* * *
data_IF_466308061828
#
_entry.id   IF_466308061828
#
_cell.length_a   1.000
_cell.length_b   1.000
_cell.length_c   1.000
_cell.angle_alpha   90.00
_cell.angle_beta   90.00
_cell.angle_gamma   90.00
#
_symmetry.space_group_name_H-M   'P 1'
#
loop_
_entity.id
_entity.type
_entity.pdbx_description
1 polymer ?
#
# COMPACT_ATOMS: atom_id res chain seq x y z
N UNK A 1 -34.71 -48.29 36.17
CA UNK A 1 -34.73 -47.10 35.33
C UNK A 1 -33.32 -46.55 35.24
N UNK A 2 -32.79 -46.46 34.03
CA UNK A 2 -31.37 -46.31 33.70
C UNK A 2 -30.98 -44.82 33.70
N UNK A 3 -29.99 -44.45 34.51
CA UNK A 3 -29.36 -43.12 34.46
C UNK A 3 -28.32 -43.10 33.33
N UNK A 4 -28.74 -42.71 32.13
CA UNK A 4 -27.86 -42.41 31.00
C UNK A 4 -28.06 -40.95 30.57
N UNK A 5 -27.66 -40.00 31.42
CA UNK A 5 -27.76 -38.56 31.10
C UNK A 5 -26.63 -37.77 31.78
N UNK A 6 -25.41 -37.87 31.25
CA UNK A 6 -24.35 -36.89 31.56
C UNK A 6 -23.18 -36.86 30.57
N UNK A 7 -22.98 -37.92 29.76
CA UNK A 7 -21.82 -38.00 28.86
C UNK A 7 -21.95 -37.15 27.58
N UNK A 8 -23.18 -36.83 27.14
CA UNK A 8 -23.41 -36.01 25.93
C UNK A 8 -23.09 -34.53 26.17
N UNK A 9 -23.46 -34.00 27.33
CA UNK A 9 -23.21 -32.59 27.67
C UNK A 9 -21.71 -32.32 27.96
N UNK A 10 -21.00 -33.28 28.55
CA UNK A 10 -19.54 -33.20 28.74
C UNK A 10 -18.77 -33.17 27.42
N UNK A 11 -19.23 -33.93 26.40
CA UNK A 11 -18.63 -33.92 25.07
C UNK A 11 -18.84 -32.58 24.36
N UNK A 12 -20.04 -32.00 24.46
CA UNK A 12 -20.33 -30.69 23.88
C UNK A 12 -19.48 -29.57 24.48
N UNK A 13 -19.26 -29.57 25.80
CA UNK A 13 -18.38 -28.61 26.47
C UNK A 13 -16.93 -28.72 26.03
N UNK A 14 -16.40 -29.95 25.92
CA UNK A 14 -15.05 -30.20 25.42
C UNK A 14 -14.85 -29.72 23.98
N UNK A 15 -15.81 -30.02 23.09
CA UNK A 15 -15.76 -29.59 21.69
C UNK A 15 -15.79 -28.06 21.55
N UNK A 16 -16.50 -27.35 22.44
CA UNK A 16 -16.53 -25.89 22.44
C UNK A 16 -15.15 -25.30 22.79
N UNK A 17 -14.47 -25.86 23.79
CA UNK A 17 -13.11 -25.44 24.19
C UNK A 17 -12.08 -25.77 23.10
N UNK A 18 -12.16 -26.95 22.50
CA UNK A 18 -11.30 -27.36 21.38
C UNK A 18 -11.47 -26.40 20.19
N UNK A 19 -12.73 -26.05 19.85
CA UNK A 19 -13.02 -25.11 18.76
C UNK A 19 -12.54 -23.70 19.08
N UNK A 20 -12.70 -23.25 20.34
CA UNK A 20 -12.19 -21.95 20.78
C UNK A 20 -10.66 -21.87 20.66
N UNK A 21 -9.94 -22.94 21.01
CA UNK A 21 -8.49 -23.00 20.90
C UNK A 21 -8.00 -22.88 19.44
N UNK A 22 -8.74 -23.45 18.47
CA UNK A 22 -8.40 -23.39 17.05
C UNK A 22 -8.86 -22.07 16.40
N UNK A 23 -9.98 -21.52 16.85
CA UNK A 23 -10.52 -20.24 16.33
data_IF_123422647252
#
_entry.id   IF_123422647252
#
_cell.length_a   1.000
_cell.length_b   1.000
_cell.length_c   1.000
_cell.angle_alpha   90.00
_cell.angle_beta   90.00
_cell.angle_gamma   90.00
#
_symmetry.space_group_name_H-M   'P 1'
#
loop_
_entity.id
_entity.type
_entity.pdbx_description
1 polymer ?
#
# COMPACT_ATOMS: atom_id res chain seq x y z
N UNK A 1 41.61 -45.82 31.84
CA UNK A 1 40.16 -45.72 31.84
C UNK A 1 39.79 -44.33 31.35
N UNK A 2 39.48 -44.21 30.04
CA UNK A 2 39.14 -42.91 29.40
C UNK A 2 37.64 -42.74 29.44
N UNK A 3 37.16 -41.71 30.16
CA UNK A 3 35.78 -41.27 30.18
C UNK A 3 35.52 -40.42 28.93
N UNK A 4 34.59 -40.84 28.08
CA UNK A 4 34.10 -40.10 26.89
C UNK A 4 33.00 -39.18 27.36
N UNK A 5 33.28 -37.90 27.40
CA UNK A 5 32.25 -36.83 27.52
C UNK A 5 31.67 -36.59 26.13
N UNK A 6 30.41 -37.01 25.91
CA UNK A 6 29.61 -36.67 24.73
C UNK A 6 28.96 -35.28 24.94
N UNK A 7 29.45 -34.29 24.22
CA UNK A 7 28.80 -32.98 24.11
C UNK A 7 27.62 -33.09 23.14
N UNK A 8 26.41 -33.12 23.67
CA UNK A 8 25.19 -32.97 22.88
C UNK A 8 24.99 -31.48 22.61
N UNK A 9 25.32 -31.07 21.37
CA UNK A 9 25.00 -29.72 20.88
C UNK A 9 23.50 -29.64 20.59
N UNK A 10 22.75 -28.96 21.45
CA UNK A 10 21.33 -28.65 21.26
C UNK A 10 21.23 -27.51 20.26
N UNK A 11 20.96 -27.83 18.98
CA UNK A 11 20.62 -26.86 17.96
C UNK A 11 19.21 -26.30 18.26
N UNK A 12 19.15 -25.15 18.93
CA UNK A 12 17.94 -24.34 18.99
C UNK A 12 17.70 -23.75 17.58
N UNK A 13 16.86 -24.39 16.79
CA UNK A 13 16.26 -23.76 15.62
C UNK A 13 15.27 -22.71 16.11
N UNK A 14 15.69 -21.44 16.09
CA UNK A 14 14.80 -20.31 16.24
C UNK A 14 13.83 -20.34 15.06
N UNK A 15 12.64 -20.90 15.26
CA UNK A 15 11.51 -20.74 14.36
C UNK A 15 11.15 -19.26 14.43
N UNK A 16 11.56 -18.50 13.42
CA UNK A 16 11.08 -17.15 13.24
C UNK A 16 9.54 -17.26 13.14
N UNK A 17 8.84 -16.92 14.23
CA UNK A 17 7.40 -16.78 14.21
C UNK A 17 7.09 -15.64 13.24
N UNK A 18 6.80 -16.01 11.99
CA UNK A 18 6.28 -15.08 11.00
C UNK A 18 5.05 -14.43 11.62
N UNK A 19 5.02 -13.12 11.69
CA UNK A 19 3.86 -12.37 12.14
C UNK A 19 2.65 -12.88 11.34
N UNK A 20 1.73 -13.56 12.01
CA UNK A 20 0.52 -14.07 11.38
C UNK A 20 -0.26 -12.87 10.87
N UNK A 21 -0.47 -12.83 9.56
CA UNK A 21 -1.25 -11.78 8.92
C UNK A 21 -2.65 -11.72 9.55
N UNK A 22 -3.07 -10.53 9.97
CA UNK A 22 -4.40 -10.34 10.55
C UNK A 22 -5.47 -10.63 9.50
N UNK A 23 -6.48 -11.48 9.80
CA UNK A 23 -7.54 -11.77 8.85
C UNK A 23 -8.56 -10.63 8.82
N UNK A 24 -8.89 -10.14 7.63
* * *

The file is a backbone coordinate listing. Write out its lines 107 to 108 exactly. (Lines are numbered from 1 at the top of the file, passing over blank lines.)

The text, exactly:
#
# COMPACT_ATOMS: atom_id res chain seq x y z